I have always loved used bookstores, because I love books but I also love a treasure hunt.
At Recollected Books in Jacksonville, I found a children’s book called “Tales of Mr. Pengachoosa” by Caroline Rush, about the fantastical adventures of a talking hamster.
At one of the Anniston public library’s book sales, I found the incredibly entertaining “Dictionary of Slang and Unconventional English” by Eric Partridge, which includes definitions for “fish-gunners,” “jug-bitten” and some words I really shouldn’t repeat.
So it was with great anticipation that I visited the new 2nd & Charles used bookstore in Oxford.
In the back of the store were shelves of deeply discounted used books, all jumbled up, in no particular order.
I was going to have to work to find my treasure.
I scanned shelves filled with thrillers, mysteries, romance novels, self-help books, most by authors I’d never heard of, none of which really interested me.
And then, just as my eyes were about to glaze over, on a shelf down near the floor, I spotted a little book called “Particularly Cats … and Rufus” by Doris Lessing, illustrated by James McMullan.
It was a lovely book. On the front cover was an inviting illustration of cats lounging on a rug in front of a blazing fire. On the back cover was a portrait of a cat with penetrating yellow eyes.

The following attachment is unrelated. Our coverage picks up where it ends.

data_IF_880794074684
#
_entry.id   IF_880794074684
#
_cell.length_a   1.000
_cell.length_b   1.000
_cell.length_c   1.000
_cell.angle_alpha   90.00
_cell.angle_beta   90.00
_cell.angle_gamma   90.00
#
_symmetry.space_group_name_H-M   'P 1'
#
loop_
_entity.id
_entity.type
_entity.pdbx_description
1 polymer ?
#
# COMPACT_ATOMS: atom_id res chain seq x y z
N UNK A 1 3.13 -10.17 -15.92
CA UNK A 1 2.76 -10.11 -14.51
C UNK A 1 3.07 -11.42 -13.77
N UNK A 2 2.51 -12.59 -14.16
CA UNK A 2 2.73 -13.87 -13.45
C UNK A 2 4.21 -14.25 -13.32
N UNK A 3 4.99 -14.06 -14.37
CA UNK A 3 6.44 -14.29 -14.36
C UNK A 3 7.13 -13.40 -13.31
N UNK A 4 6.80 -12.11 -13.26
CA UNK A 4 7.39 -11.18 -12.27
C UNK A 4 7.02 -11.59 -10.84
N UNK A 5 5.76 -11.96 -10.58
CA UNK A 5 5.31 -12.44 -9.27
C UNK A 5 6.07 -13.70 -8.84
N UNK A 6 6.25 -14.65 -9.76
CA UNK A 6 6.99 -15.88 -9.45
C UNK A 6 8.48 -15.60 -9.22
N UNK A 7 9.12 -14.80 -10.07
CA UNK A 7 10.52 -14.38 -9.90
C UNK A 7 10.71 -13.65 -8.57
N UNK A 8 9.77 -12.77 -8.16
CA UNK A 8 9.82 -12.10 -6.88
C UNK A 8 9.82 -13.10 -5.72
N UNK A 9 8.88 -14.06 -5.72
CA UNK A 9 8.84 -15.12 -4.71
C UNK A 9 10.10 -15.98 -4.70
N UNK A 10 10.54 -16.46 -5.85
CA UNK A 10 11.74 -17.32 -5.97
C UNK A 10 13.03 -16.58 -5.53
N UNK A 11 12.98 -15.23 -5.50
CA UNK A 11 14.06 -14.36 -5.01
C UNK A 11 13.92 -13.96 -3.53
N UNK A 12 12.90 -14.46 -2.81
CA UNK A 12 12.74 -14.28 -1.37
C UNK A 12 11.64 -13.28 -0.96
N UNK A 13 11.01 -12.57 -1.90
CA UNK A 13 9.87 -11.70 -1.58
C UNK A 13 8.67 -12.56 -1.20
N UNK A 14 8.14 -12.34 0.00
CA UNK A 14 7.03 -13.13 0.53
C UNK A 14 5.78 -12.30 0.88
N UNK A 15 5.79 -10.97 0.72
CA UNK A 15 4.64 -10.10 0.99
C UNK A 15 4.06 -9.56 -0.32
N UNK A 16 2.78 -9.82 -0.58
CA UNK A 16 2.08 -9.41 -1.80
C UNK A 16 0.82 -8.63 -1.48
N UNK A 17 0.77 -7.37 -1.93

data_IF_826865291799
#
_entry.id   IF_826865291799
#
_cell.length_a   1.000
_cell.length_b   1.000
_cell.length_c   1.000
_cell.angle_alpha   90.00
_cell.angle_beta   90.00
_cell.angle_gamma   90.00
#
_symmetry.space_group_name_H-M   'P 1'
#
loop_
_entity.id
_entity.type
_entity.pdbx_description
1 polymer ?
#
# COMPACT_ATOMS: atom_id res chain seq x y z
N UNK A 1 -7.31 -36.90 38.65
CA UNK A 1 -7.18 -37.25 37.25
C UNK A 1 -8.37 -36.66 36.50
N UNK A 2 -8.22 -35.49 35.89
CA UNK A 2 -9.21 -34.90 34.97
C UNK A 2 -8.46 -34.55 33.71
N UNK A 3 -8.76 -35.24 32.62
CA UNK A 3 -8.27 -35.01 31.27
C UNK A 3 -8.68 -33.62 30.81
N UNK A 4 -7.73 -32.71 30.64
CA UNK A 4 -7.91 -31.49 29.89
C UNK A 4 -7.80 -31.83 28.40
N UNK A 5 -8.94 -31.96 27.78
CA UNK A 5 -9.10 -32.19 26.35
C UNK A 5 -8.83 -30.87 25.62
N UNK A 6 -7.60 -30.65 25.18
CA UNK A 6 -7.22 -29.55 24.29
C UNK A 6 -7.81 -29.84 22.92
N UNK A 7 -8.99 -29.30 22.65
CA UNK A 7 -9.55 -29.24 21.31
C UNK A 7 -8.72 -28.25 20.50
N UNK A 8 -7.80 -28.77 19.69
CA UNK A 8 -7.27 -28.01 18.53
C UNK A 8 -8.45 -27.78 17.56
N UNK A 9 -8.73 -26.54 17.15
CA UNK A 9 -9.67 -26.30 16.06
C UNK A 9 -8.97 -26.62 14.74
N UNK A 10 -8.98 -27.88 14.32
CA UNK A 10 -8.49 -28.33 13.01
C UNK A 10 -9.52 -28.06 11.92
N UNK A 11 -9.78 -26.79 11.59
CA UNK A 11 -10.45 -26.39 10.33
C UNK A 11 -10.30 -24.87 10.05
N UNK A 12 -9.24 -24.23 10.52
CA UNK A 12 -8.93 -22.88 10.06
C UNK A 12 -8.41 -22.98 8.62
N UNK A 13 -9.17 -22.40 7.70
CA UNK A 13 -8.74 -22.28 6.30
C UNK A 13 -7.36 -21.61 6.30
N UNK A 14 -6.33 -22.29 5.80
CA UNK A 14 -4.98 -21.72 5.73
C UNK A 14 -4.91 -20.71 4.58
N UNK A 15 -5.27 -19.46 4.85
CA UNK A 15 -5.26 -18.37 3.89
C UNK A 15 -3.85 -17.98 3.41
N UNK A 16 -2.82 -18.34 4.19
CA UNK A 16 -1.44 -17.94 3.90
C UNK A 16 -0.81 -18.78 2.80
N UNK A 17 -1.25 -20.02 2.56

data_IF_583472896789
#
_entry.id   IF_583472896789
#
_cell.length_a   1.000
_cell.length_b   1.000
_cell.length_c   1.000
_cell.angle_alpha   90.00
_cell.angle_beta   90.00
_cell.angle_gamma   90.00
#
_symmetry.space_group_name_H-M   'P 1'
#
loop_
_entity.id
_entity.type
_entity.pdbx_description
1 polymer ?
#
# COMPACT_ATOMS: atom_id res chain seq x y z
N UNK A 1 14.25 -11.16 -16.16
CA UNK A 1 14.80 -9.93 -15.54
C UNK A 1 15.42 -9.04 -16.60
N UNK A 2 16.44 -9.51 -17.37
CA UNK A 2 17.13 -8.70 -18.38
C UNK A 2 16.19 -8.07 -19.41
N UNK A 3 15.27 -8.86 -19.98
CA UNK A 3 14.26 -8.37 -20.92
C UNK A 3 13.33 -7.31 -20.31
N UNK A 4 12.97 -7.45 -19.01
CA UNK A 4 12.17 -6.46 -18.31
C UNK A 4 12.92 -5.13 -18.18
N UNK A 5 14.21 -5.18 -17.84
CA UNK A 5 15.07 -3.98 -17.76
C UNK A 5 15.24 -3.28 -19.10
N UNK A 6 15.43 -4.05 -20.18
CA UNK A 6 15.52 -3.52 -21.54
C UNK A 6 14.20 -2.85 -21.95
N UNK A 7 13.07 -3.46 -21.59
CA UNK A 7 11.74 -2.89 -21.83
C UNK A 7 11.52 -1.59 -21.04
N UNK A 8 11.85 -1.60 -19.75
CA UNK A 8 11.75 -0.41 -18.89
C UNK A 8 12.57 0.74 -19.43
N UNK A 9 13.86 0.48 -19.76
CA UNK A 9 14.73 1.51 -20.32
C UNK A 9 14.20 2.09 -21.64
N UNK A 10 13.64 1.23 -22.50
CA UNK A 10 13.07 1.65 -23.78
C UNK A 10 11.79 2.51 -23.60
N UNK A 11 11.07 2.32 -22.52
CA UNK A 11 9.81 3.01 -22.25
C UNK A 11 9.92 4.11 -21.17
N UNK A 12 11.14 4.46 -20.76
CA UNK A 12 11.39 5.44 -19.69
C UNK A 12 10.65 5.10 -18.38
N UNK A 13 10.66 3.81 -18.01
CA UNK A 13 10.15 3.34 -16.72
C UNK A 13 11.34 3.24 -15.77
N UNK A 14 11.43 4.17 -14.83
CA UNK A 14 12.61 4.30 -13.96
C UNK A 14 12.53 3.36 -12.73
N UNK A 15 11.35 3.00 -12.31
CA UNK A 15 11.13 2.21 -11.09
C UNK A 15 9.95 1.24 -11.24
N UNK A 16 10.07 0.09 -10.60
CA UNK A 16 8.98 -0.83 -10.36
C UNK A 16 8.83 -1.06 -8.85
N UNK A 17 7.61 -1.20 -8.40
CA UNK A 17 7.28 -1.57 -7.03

Originally $20, it was marked down to $3 (ka-ching!).
Oh, and it had an inscription!
This is to us. It supposedly has quite a classical reputation. The authoress is of course famous.
1/1994 Syracuse NY (USA)
The inscription was signed with love from someone with bad handwriting. The signature looked like it might start with a J. Jim? Joe? James?
The mysterious J was correct; Doris Lessing is considered one of Britain’s greatest writers.
But who was J? A man who buys a book in order to toast to his wife — but then uses words of practicality rather than romance. A man methodical enough to record not just the date and place, but also the store from whence he purchased the book. A man old enough to use the word “authoress.”
An inventory sticker on the front of the book noted that it had been acquired by the 2nd and Charles store in Dayton, Ohio, in 2012.
I imagined the book sitting on a shelf in Syracuse until the time came for Patsy and J’s children to clear out the house, boxing up the things they didn’t want.
It was the inscription that made me decide to buy the book. That and the cute cats on the cover.
The pages of “Particularly Cats … and Rufus” were pristine, like the book had never been opened.
The first story was a true story, set in South Africa in the 1920s, on the farm where the authoress grew up. The farm had become infested with cats — “cats tame and wild and the stages in between” — about 40 of them, all told. Something had to be done.
The cats were rounded up into a barn, and the author’s father took out his First World War revolver, and …
Oh, Patsy. I can see why you never read this book.
Lisa Davis is Features Editor of The Anniston Star. Contact her at 256-235-3555 or firstname.lastname@example.org.